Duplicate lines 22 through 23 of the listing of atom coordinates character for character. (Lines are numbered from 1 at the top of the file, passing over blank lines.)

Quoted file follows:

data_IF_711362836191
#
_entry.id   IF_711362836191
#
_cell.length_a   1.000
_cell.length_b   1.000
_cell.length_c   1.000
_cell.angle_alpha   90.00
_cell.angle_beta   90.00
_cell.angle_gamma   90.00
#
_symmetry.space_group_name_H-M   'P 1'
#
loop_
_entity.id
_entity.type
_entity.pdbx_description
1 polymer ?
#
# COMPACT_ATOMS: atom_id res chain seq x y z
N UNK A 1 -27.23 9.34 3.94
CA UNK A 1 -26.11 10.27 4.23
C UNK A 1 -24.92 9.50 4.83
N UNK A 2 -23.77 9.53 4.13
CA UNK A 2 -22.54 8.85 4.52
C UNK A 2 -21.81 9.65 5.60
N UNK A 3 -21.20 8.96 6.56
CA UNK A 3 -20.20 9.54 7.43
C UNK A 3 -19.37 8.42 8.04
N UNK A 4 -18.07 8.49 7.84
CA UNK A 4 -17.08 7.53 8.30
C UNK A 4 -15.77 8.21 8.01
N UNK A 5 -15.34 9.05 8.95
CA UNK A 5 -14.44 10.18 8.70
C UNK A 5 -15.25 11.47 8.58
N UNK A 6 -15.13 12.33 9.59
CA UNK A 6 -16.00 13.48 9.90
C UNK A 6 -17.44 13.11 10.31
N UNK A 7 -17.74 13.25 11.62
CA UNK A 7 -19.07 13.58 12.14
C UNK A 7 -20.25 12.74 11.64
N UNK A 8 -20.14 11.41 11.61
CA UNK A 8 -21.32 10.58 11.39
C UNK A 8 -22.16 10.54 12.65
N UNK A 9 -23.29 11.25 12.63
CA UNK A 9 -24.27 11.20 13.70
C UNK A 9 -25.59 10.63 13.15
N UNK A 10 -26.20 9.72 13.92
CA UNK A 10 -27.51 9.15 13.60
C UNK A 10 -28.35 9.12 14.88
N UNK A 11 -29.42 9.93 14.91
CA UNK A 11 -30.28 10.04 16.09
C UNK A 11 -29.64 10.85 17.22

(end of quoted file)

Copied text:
CA UNK A 1 -26.11 10.27 4.23
C UNK A 1 -24.92 9.50 4.83